When Prime Minister Katō Kōme died and a new government was appointed, the military element found their opportunity to influence pol­icy on China. The new Prime Minister, General Tanaka Giichi, took up his duties on April 20, 1927, after the talks with Chiang. By the end of May, Tanaka’s cabinet, under pressure from the Japanese Kwantung Army, decided to reinforce Japan’s holdings in Shantung—Tsingtao and its tie with the hinterland, the railroad to Tsinan.10 A Kwantung Army mission numbering 2,000 crack soldiers steamed quickly from Liaotung, arriving at Tsingtao on June 1. For the purpose of protecting Japanese nationals, the Japanese continued to reinforce their lines in Shantung during June.11 The Tanaka government claimed there were 20,000 Japanese nationals in Tsingtao, 2,000 at Tsinan, and another 800 strung out along the railroad. All would be imperiled by the advance of the antiforeign revolutionaries. By early July 1927, at least 6,000 superbly equipped and trained Kwantung Army troops were on standby in Shantung.12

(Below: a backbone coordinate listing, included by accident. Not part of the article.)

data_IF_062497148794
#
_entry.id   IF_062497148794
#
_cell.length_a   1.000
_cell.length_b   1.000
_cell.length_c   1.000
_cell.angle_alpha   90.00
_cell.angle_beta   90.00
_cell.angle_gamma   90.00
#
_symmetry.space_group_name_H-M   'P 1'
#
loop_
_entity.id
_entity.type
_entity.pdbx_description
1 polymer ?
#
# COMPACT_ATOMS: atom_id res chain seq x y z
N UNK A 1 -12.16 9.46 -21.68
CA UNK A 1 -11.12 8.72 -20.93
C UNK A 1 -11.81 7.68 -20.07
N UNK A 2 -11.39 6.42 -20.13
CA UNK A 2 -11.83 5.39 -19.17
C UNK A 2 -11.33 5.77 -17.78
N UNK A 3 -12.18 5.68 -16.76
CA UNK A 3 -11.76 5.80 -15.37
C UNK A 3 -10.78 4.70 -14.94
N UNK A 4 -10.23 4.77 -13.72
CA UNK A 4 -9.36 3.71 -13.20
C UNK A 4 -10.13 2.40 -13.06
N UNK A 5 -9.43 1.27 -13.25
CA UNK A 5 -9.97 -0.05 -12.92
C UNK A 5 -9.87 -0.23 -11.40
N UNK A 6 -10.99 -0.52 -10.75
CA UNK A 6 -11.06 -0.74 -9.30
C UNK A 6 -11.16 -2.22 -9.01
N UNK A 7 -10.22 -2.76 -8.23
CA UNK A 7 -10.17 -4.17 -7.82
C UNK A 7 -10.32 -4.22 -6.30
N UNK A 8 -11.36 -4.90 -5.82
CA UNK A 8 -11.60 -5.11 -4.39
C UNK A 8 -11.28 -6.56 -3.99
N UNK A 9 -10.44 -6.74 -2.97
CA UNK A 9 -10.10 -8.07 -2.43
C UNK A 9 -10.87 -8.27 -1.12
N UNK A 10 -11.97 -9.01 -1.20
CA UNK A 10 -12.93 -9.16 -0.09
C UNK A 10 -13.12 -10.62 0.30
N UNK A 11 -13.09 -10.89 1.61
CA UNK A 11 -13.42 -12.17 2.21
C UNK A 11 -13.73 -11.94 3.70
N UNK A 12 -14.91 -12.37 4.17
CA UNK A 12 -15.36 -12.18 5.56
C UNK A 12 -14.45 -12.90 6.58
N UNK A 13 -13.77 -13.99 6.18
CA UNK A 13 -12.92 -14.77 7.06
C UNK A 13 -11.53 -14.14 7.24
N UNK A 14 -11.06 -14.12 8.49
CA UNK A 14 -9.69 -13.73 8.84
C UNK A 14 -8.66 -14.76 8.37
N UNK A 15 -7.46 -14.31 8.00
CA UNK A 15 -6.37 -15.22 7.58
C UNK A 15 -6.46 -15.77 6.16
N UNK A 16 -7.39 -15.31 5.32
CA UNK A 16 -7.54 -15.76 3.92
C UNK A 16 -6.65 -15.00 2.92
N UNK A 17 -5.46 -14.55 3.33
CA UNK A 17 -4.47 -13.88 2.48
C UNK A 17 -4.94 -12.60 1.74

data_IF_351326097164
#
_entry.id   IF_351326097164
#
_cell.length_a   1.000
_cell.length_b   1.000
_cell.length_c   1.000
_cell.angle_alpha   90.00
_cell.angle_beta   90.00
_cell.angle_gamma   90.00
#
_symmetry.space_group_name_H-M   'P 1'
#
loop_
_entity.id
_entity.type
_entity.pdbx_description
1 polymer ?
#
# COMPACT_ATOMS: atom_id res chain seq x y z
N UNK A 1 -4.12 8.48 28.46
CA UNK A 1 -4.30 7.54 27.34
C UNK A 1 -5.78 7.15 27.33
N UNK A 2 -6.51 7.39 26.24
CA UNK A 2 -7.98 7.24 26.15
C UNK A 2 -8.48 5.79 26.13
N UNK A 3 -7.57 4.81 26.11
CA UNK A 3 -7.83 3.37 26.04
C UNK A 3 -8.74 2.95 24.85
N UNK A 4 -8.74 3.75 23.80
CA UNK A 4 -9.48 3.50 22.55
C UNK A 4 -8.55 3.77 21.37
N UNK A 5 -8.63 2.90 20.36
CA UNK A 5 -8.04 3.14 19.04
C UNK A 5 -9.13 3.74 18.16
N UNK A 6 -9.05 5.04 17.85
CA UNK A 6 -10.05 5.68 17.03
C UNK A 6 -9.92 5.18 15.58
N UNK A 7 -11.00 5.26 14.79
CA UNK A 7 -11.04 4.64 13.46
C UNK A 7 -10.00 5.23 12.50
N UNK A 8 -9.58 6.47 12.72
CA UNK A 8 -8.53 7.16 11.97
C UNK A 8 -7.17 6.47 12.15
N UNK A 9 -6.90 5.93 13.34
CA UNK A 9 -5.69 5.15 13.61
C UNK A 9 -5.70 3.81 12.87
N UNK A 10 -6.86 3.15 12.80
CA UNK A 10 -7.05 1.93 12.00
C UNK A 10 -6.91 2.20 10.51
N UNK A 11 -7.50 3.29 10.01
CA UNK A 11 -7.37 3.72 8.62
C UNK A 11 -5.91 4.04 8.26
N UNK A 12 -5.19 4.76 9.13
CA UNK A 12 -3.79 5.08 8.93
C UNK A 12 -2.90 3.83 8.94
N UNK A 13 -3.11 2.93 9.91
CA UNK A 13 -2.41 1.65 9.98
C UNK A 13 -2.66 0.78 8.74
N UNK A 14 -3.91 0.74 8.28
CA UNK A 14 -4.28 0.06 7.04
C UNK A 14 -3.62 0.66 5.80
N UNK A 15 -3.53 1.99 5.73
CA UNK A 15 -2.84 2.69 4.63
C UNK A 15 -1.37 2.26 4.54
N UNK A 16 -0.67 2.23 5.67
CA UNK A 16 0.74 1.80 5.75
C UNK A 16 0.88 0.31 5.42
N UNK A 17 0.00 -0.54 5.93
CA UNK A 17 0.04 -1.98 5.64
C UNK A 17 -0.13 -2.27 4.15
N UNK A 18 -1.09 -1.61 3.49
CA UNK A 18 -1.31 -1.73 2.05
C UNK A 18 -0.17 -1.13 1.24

The disadvantages of the Kwantung Army’s style of diplomacy became apparent from the Chinese response. As they learned of the Japanese troop movement, political activists formed committees and gathered mass sup­port for huge demonstrations in Shanghai and other cities to protest the violation of China’s territorial sovereignty. The KMT strategists found the issue an effective means of rallying support, and called for an anti-Japanese boycott.13 The feelings against the Japanese move were of such immediate intensity that even Chang Tso-lin, whom the revolutionaries called a “running dog” of the Japanese imperialists, was affected by public opinion. Having also become infected with nationalism, although he may have solicited Japanese aid earlier in his career, Chang formally protested the Japanese influx in Shantung in early June rather than risk the further taint of being labeled a Japanophile. Chang Tso-lin protested directly to the Japanese ambassador in Peking, but the diplomatic corps had little sway over the Kwantung Army.14 One rationale offered by the Japanese was that during the NRA advance onto the Shantung peninsula, units from Sun Ch’uan-fang’s army had defected and damaged the Japanese railway.15 However, the military presence of the Kwantung Army did help the Ankuochün block NRA entry into Shantung. In the long run, the Japanese intervention of 1927 helped the national revolutionaries—especially Chiang. It was in that emotional period that Chiang and Feng Yü-hsiang met in June to discuss collaboration. Chiang then could present himself as the leading Chinese defender against Japanese imperialism. Wuhan was 134 overshadowed. A decade later, Mao Tse-tung was to capitalize on a similar position during the Second Sino-Japanese War.